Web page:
different from zero at the 1 percent level.
Ale: "Could you please give us an example of the spurious
correlation you are pointing out which doesn't involve "values"
and "prices"?"
Sure. Let's say you have a Dog Ownership Theory of Employment. Dog
ownership regulates employment, has predictive power over
employment. To prove that dog ownership is the dominant determinant
of employment, you get data from a bunch of countries of *different*
sizes (the more different the better), i.e., the number of dogs
owned and the number of people employed. Then you measure the
correlation. Lo and behold, in large countries, a lot of dogs are
owned and a lot of people are employed, and in small countries,
fewer dogs are owned and fewer people are employed. You'll get a
very high correlation. You have just proven the empirical strength
of the Dog Ownership Theory of Employment. Congratulate yourself
for your scientificity, sneer at the obscurantist TSS ideologues,
and
suggest that their research be burned.
Ale: "As far as I understand the issue, the matter is that the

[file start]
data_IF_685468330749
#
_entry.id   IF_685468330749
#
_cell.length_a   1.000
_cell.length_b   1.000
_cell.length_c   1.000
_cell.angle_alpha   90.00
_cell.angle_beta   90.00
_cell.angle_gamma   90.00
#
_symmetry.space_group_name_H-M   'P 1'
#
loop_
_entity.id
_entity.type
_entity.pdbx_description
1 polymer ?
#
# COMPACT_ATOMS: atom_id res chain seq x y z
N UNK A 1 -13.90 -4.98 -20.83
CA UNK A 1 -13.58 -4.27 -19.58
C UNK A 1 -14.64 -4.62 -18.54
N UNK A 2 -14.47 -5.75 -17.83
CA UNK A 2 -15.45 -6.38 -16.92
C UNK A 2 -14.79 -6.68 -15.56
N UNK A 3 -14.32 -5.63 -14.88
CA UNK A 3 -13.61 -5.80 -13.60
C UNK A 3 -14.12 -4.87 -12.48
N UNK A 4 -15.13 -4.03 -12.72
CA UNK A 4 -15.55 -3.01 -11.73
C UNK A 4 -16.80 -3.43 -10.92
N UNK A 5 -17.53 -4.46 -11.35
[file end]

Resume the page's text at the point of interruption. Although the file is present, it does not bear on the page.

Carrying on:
absolute size of a given sector does provoke a "correlation" in
itself. For example, imagine two variables, "sales" and "debt"
which are not "correlated" in the sense that *they are not
equal* (i.e. sales/debt is not equal to 1), as it seems the
theory your are testing does regarding prices and values. But as
"big sectors" have "big sales" and "big debts", and "small
sectors" have "small sales" and "small debts", we can get a fine
correlation if we compare the absolute magnitudes. Is this the
argument?"
Yeah. Although there may be an underlying economic relationship
between sales and debt, whereas there's no relationship between
sectoral values and sectoral prices. For instance, sectors that
are doing well (in terms of sales) can more easily bear the
burden of a larger debt.
In any case, the spurious correlation stuff is well known. I take
no credit for it. What is new in this study is (1) price-value
correlations that are NOT affected by industry size and (2) a
demonstration that prices and values are NOT close in the sense
required by the labor theory of relative prices. The latter point
is very important, because a number of people have been willing to
renounce the aggregate sectoral correlations, ecause they had
"small" price-value deviations as backup evidence. Now they
have neither, it seems.
So I want to make absolutely sure that the content of this paper
doesn't get reduced to "Kliman says there's spurious correlation."